It is also worth considering if a Chinese takeover of Taiwan might be quietly, perhaps silently, considered a useful development within the Vatican Secretariat of State.

In the run-up to the renewal of the Vatican-China agreement last year, government figures and Church leaders in Taiwan both acknowledged speculation that ending formal relations with Taiwan would be a necessary condition for the Vatican to re-establish a formal diplomatic presence in Beijing.

Last July, the South China Morning Post quoted an unnamed Vatican official saying “Taiwan should not be offended if the embassy in Taipei is moved back to its original address in Beijing.” And the Vatican was Taiwan’s only diplomatic partner not to appeal for it to be allowed to participate in the World Health Organization’s assembly meetings on the coronavirus pandemic.

While Rome made some efforts to offset its public coolness to Taipei - appointing a former Taiwanese vice president to the Pontifical Academy of Sciences earlier this summer - it has become increasingly clear which way the Vatican’s wind is blowing across the Taiwan Strait.

In the event that China made a real effort to force reunification, any public condemnation of the move from Rome would likely be treated by Beijing as a challenge to China’s internal sovereignty, with potentially serious consequences for both the Vatican-China deal and for Chinese Catholics.

Vatican diplomats would likely again deploy Gallagher’s calculus and conclude that no protest they made “would make any difference whatever,” at least for the good. They might even view it as an inelegant but realpolitik rationale for shifting its Taipei embassy, and formal diplomatic relations, to Beijing.

But, while quietly accepting the benefits of events they cannot change might appear the hard-headed realist’s approach, it would not be without costs.

Some supporters of the Vatican’s “China first” diplomatic priorities have defended the Holy See’s silence on the human rights crisis in Xinxiang and Hong Kong as the price of serious diplomatic engagement and of offsetting short term versus long term goals. There may be some truth to that.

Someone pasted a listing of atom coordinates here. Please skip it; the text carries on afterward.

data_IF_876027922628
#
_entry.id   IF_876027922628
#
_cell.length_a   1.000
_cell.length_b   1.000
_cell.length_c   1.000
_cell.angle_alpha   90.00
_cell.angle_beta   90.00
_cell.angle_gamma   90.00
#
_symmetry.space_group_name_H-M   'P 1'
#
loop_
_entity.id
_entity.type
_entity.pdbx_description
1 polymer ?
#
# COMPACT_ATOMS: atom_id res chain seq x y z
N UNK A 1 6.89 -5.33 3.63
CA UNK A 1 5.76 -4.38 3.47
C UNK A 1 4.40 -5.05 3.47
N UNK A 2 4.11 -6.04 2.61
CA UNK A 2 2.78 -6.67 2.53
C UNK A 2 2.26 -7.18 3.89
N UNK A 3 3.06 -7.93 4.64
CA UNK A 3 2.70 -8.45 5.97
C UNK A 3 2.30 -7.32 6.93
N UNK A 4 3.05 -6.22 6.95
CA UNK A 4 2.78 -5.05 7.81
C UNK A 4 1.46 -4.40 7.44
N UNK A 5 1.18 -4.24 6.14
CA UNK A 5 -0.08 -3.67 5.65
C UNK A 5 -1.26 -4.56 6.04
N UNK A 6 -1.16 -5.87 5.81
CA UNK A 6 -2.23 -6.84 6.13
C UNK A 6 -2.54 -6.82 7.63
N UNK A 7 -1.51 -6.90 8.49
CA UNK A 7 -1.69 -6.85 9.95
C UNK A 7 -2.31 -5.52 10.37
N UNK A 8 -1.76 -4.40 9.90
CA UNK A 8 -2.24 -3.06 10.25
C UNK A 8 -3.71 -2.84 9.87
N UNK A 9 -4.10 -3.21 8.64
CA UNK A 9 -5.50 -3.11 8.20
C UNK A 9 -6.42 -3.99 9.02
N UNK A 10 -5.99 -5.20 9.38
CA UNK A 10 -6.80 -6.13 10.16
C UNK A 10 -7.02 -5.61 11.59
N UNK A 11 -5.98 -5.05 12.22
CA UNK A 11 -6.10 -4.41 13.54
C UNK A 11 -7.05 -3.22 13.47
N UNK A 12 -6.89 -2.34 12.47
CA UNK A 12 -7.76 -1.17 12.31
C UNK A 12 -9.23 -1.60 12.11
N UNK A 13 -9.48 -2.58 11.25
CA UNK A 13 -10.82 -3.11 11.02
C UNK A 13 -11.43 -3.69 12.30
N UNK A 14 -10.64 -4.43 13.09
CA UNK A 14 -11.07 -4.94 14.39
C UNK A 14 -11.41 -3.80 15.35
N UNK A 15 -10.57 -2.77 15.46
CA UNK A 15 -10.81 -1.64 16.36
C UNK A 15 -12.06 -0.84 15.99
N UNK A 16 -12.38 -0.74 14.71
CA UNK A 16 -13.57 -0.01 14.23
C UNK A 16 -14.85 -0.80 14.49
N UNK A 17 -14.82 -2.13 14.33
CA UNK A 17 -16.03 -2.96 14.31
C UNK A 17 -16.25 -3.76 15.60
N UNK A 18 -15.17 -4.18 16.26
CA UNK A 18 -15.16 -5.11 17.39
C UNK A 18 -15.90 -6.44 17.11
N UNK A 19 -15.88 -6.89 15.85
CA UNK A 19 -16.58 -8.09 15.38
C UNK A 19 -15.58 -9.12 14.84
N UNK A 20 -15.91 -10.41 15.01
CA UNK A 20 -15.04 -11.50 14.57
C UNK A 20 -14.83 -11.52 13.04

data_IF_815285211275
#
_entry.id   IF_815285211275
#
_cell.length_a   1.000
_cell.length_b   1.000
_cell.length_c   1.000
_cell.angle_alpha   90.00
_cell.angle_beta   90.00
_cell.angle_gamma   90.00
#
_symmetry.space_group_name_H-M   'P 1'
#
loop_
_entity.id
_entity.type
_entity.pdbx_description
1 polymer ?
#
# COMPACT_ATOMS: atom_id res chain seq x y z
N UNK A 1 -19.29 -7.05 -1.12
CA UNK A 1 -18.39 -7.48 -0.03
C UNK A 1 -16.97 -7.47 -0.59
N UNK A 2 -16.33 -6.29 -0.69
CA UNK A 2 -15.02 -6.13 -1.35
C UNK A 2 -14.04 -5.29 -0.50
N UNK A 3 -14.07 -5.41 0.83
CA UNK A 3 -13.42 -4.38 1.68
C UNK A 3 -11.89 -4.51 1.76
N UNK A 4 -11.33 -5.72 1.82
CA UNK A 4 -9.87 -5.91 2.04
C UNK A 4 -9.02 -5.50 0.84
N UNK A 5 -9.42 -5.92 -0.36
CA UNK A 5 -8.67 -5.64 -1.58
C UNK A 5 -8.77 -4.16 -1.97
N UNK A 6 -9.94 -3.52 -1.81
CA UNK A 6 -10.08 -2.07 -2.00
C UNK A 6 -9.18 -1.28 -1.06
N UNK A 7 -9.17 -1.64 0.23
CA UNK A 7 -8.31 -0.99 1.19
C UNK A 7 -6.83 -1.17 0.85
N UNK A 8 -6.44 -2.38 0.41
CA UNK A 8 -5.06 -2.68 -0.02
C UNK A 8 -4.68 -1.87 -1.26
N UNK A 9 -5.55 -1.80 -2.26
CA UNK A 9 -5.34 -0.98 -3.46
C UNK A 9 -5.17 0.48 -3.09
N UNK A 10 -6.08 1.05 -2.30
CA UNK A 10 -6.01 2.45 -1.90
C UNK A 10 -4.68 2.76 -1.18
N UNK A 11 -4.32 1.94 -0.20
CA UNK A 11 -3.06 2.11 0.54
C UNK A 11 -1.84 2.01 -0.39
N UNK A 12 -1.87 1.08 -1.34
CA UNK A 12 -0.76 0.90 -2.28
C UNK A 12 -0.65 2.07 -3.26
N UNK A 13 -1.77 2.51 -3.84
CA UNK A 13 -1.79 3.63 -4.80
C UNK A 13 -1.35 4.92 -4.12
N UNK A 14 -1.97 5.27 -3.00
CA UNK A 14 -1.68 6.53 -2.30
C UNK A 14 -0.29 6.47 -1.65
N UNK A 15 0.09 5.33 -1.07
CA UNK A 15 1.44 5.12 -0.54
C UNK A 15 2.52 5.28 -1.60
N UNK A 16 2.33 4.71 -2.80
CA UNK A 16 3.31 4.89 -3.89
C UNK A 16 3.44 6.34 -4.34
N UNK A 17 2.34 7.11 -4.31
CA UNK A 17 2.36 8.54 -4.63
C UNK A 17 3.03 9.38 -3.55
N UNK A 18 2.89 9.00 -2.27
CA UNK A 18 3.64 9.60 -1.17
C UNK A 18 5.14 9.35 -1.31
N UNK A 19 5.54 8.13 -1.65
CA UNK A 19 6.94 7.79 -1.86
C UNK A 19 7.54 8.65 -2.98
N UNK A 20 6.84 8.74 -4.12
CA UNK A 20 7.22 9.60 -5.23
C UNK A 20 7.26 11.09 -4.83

But accepting without protest the effective annexation of a formal ally, one with which the Holy See had a unique relationship on the international stage, would come with a real price tag.

While the Secretariat of State has appeared willing in the past to sublimate what are effectively pastoral concerns with China into its diplomatic negotiations, public silence over the fate of a diplomatic partner would not go unnoticed when the Holy See campaigned in international bodies for other goals, like pro-life and pro-family policies in South America and Europe, for example.

If silence on Taiwan led to a more solid diplomatic relationship with Beijing, it could also give the impression that the Holy See’s entire diplomatic work was, in the end, unconnected to its humanitarian principles.

It is one thing for the Secretariat of State to be accused of acting like a pragmatic diplomatic player instead of a Church, but it would be quite another to be seen to have sloughed off both pastoral and diplomatic ties to pursue one overriding political relationship.

In short, as the Vatican continues to engage with Beijing, it may find its other priorities and principles in international diplomacy tied up on a string of pearls.